New Studies funded by Susan G Komen for the Cure show new understanding in breast cancer that could eventually lead to more effective treatments.
The study aims to map the genomes of cancers. The mapping could mean advancement in treating the more aggressive forms of breast cancer such as triple negative breast cancer and HER-2 positive breast cancers, which combined total about 40 percent of all breast cancer cases. The study is part of the National Institutes of Health's Cancer Genome Atlas, and is published in Nature on Sunday.
"This work helps us understand the molecular underpinnings of breast cancer and advances Komen's goal of bringing personalized treatments to the table for aggressive and metastatic disease," said Chandini Portteus, vice president of Research, Evaluation and Scientific Programs for Komen. "Eventually, these findings could lead to better preventive and risk reduction factors for breast cancer as well."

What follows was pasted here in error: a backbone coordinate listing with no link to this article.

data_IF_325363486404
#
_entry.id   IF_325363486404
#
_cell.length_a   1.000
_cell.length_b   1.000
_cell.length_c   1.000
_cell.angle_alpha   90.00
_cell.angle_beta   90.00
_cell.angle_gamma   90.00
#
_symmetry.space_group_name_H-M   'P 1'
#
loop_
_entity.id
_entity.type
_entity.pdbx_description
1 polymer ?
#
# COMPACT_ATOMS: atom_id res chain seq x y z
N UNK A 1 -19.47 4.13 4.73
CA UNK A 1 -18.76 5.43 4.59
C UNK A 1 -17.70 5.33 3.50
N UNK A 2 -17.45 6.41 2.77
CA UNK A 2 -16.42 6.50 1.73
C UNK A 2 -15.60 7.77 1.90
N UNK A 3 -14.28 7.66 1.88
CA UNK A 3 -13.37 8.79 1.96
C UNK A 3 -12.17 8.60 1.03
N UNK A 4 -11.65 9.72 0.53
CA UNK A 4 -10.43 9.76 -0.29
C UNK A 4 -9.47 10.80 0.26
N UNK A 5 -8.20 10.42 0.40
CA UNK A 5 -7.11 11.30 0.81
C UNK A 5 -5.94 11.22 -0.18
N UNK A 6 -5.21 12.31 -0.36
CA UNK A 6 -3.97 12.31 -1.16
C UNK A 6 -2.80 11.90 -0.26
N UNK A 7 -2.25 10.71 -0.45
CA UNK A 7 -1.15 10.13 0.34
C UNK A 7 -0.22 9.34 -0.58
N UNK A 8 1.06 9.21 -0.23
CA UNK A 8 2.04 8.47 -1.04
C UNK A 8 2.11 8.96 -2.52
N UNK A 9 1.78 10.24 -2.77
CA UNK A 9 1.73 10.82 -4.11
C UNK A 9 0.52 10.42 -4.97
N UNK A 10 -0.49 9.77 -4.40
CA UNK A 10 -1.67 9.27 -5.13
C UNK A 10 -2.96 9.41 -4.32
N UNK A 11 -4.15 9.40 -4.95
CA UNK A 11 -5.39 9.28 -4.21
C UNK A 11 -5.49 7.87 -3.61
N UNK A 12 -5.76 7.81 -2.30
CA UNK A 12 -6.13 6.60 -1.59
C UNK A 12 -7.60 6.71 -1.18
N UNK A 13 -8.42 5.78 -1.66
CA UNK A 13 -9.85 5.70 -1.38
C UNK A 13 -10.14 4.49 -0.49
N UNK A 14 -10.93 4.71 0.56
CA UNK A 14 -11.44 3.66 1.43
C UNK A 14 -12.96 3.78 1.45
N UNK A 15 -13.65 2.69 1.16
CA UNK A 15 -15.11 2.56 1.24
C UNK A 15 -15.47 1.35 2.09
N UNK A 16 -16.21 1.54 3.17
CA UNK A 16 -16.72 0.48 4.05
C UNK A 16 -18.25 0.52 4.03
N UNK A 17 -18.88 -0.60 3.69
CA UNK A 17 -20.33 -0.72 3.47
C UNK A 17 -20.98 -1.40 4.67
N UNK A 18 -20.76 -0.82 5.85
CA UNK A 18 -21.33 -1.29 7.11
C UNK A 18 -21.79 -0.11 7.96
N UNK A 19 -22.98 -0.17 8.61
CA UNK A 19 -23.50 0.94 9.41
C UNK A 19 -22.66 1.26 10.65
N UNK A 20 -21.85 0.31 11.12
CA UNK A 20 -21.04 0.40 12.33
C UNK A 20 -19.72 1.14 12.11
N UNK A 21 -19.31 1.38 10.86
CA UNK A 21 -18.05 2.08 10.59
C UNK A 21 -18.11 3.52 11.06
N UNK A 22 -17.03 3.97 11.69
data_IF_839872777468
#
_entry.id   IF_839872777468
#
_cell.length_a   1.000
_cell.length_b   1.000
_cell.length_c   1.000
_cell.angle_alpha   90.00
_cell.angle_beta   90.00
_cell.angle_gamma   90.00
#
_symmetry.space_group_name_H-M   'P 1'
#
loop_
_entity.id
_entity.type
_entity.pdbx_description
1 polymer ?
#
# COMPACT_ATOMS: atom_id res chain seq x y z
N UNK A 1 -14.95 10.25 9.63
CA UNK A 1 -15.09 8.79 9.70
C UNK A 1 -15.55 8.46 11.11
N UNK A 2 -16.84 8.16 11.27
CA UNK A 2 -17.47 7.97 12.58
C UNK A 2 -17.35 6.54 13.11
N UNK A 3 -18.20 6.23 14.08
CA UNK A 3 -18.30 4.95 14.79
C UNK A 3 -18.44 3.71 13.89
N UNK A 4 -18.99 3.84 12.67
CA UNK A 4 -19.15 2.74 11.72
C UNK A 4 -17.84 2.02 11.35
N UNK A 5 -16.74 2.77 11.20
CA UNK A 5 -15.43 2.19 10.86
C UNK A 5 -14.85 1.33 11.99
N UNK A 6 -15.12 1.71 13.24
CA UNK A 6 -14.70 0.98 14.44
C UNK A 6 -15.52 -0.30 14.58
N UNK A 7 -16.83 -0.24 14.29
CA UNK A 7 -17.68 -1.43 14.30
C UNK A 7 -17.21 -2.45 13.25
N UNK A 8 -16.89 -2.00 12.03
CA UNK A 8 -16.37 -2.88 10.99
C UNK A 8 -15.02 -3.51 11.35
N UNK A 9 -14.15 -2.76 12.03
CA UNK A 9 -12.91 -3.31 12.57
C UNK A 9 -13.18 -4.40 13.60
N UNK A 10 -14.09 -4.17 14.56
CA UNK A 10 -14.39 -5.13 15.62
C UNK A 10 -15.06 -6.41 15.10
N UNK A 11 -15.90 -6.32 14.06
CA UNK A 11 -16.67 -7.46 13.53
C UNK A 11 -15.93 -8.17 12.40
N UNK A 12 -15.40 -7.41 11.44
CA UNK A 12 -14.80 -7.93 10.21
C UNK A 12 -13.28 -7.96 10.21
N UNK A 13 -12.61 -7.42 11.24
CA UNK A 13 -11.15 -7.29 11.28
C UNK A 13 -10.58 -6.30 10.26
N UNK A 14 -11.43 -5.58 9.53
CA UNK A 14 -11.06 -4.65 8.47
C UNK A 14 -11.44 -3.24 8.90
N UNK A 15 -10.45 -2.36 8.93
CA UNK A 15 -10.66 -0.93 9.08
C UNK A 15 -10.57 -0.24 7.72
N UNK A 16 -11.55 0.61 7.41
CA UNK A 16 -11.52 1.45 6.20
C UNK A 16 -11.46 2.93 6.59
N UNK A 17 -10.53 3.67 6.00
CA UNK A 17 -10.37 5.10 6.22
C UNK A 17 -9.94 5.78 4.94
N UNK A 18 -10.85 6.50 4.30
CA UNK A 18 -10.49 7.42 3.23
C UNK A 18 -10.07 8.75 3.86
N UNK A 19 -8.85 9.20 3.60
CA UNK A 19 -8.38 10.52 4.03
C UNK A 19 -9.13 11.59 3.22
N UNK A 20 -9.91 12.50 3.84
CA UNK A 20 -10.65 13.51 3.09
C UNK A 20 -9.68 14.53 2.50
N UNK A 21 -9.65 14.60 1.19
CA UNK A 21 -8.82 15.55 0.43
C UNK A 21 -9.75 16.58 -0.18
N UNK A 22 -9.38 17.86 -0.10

The lead author of the study is Dr. Charles Perou, a professor of molecular oncology at The University of North Carolina at Chapel Hill and a member of UNC Lineberger Comprehensive Cancer Center. Komen granted $12,000 to Perou in 2011 to support his research.
Also working with Perou is Dr. Matthew J.C. Ellis, of Washington University in St. Louis. Ellis told USA Today that the study's results of breast cancer are the equivalent "of putting a man or woman on the moon." Ellis is a Komen Scholar and a leader in genomic research. He is currently working on late recurrence studies at Washington University through a Komen Promise Grant.
"Komen's overall goal is to help develop treatments that will save lives in the near future, and ultimately end this disease through scientifically solid preventive strategies," Portteus said. "Studies like these will lead to the right treatments at the right time for individuals, and help us better understand and resolve genetics and other issues that lead to breast cancer."
Komen is also funding reaearch into prevention, better screening methodologies and environmental factors in the disease.